Theatrical Makeup Supplies
The supplies needed to apply theatrical makeup includes sponges, brushes, disposable mascara wands and disposable lipstick applicators. Be prepared to apply makeup on several people in a day with helpful information from a professional makeup artist in this free video on stage makeup.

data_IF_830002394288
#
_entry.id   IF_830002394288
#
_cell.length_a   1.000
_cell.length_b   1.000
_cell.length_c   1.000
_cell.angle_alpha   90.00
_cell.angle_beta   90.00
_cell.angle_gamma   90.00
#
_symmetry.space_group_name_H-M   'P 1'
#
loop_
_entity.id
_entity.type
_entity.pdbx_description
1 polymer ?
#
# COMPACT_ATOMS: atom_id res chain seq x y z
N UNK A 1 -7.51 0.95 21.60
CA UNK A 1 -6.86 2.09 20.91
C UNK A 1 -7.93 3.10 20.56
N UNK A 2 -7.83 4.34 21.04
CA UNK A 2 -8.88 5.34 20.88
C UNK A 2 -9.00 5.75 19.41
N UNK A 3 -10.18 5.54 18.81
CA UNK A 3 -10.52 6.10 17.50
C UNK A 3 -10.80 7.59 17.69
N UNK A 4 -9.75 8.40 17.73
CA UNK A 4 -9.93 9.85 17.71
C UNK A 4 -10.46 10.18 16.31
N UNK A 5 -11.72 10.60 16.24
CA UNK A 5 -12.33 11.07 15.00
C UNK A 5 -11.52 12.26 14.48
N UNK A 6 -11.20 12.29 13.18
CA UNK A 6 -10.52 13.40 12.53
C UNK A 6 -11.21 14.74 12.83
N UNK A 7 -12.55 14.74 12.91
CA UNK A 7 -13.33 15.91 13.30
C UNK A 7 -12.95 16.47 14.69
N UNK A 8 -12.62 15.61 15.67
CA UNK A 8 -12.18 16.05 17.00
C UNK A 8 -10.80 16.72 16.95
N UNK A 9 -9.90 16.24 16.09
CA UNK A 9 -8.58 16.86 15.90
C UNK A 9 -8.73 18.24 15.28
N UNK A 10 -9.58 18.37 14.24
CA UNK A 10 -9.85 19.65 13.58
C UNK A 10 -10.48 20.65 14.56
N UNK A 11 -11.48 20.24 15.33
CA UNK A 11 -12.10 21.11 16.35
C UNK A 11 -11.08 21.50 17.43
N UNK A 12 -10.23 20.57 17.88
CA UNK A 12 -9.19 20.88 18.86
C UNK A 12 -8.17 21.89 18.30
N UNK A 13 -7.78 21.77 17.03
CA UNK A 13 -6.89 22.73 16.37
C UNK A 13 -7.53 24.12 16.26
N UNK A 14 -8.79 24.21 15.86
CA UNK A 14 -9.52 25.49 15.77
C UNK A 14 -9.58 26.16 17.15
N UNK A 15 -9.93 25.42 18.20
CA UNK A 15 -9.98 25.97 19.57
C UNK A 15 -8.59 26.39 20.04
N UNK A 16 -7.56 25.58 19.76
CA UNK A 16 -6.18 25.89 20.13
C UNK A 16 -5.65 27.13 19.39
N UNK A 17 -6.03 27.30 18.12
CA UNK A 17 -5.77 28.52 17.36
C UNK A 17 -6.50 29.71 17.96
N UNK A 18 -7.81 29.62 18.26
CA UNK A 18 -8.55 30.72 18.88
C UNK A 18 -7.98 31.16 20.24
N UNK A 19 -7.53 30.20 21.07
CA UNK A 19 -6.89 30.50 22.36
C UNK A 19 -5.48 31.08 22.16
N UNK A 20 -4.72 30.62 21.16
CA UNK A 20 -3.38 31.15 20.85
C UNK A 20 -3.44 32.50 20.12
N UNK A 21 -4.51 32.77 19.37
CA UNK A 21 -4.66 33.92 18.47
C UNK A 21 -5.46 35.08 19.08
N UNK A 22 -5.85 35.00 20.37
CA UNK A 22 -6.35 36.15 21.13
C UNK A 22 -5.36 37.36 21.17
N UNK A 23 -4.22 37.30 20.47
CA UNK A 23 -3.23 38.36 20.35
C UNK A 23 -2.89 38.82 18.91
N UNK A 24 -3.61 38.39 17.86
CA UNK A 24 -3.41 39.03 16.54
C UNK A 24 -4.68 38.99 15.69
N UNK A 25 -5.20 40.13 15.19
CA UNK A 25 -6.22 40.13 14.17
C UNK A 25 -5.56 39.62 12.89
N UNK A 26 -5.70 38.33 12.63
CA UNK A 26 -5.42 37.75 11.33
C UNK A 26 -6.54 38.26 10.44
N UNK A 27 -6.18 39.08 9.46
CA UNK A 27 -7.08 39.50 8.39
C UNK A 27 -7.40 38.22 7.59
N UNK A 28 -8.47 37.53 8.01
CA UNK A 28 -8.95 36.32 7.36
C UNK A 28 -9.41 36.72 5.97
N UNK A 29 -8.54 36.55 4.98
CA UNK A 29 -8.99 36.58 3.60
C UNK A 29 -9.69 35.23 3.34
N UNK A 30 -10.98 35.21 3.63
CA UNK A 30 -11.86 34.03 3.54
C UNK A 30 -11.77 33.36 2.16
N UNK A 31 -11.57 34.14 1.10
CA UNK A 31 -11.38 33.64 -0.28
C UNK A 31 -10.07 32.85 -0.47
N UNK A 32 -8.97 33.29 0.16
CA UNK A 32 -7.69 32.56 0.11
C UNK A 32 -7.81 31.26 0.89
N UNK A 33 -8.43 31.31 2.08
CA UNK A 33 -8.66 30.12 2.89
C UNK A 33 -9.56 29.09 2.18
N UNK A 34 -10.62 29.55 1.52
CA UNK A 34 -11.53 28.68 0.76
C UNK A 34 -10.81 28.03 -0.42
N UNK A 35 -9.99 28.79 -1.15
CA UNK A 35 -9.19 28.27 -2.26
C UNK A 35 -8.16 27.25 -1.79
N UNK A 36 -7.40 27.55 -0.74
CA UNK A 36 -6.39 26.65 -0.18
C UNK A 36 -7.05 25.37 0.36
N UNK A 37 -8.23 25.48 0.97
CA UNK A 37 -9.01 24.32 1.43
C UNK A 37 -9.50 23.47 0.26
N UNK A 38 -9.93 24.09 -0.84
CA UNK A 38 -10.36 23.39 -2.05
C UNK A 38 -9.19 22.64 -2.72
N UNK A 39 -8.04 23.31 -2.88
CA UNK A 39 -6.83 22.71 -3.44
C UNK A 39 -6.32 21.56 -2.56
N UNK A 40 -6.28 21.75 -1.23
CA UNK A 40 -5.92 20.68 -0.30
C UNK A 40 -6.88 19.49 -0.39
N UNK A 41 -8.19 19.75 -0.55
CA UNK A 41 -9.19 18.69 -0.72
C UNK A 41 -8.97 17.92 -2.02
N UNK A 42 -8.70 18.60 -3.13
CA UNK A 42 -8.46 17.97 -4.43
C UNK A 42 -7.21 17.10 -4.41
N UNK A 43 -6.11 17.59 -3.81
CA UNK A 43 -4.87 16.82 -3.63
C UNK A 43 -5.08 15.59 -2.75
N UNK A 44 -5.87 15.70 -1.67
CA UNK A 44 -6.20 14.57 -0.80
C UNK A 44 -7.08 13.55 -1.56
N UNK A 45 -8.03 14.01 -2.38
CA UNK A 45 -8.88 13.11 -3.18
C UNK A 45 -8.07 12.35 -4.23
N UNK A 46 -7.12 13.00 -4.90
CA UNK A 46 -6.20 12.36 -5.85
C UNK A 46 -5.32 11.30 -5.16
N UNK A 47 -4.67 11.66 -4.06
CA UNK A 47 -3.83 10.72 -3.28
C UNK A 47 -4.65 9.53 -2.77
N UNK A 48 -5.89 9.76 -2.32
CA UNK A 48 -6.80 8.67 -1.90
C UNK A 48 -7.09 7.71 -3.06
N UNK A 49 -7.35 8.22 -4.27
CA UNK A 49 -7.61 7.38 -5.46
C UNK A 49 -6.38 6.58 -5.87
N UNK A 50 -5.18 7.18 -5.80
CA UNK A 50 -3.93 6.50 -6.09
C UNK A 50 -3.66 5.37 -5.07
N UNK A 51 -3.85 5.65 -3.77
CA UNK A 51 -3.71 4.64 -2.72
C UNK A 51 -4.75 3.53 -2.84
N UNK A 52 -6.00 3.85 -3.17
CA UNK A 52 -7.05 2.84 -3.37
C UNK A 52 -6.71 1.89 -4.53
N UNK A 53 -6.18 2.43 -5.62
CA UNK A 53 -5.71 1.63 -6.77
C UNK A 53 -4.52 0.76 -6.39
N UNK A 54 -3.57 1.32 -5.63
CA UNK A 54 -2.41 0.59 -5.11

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Hello, my name is Keegan Hitchcock from Body Art by Keegan and we're here in Fort Lauderdale at One Model Place Studios. Let's talk about theatrical makeup supplies. The first thing you're going to need is sponges. Your sponges you're going to use to apply your foundation and your base colors for all your actors. The sponges are relatively cheap, you can buy them in bags, you can get them at your beauty supply store, you can get them at drug stores, costume shops. And that's really you know, you can't really do any makeup without a sponge. So, use your sponge first, definitely get sponges. After that you're going to need the brushes. Brushes you're going to want a variety of synthetic brushes, natural brushes, you're going to want some that are for the cream based makeup, and some that are for your dry eye shadows and things like that. The brushes you can also find at your beauty store, you can find at the drugstore. The higher the price range the better they're going to be but you can, you can use drugstore brushes and still get a really nice effect with that. You're going to need mascara and you're going to want disposable wands. Disposable wands you get at a beauty supply store, about two ninety nine for a package. You want to use a different one on every actor. You don't want to contaminate anything. Same with the lips, you can get a disposable brush or you can clean your brushes in between with alcohol. Definitely want to really focus on being clean when you're doing multiple actors in a day. You're going to need the mascara to put on with those brushes. Going to need color set powder or translucent powder. That's going to be, you know when you put on your foundation you're going to set it with the powder. You want to you know, it's going to get rid of your shine, it's going to set the makeup. So you're going to want white powder which doesn't show up white. It looks white, it's a translucent. You're going to want a yellow as well because sometimes certain skin tones, if you put that translucent powder, it's going to give them a kind of dryer ashy look, you're going to use the yellow powders on those skin tones. It's also translucent but it has a slight yellow tinge to it just to kind of bring the life back in to their face.